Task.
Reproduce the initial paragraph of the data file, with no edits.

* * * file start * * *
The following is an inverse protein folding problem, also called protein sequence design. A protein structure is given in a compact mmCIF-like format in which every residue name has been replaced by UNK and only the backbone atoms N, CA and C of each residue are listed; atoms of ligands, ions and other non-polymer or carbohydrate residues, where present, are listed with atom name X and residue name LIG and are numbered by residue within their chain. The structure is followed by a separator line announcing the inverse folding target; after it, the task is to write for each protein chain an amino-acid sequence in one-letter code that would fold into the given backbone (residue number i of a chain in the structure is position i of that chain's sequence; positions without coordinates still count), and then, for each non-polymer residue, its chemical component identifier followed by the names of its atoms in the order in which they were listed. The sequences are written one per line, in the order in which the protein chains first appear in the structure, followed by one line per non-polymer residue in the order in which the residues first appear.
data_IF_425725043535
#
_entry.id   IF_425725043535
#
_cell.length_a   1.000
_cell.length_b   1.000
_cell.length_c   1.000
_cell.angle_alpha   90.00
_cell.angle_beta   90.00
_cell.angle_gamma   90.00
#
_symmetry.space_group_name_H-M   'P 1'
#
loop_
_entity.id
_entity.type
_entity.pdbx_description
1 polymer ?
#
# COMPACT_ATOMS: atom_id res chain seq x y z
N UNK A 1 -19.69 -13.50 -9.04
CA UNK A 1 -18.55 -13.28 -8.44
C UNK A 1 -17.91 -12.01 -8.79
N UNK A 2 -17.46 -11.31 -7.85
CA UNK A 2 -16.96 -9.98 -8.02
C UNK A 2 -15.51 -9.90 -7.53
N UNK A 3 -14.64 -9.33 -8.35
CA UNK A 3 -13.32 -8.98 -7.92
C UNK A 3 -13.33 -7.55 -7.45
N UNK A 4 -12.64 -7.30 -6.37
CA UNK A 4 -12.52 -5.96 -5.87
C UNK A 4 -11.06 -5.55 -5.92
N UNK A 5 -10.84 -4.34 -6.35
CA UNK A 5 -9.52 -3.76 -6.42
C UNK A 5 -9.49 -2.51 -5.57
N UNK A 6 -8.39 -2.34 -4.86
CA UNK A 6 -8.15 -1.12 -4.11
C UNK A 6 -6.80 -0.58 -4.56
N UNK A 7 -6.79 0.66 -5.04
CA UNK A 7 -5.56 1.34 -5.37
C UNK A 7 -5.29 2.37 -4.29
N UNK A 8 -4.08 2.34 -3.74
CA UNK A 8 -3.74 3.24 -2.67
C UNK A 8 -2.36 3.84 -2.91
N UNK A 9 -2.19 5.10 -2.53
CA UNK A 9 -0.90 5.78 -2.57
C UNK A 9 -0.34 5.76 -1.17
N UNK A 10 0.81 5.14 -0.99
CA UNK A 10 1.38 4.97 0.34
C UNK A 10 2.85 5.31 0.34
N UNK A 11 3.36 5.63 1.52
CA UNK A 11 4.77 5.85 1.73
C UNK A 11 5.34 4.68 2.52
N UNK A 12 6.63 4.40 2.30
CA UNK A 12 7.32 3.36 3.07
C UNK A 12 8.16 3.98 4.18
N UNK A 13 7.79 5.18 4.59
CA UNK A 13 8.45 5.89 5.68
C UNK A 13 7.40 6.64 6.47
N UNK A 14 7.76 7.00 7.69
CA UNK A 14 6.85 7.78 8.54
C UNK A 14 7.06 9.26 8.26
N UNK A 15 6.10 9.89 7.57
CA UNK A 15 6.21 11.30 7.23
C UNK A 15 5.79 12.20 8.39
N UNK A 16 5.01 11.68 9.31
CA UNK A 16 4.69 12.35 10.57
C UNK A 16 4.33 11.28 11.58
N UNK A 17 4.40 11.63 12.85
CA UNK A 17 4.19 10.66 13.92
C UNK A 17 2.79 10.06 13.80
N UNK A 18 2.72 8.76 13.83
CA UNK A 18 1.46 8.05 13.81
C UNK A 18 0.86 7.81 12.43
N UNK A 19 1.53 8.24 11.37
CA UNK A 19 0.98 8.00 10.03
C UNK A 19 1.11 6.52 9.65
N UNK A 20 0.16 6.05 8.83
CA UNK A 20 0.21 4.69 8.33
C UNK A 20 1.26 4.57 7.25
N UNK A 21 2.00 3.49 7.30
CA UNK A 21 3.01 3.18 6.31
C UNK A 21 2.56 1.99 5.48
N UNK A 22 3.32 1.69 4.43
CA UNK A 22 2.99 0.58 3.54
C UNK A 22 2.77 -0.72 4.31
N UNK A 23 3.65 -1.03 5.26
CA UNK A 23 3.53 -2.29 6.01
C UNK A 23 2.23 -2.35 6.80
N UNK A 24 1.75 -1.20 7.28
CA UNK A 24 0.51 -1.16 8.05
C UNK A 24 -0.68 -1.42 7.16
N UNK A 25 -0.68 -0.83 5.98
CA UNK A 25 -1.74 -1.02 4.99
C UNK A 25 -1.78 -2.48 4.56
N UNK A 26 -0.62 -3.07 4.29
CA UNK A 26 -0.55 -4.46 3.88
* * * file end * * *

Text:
The following is an inverse protein folding problem, also called protein sequence design. A protein structure is given in a compact mmCIF-like format in which every residue name has been replaced by UNK and only the backbone atoms N, CA and C of each residue are listed; atoms of ligands, ions and other non-polymer or carbohydrate residues, where present, are listed with atom name X and residue name LIG and are numbered by residue within their chain. The structure is followed by a separator line announcing the inverse folding target; after it, the task is to write for each protein chain an amino-acid sequence in one-letter code that would fold into the given backbone (residue number i of a chain in the structure is position i of that chain's sequence; positions without coordinates still count), and then, for each non-polymer residue, its chemical component identifier followed by the names of its atoms in the order in which they were listed. The sequences are written one per line, in the order in which the protein chains first appear in the structure, followed by one line per non-polymer residue in the order in which the residues first appear.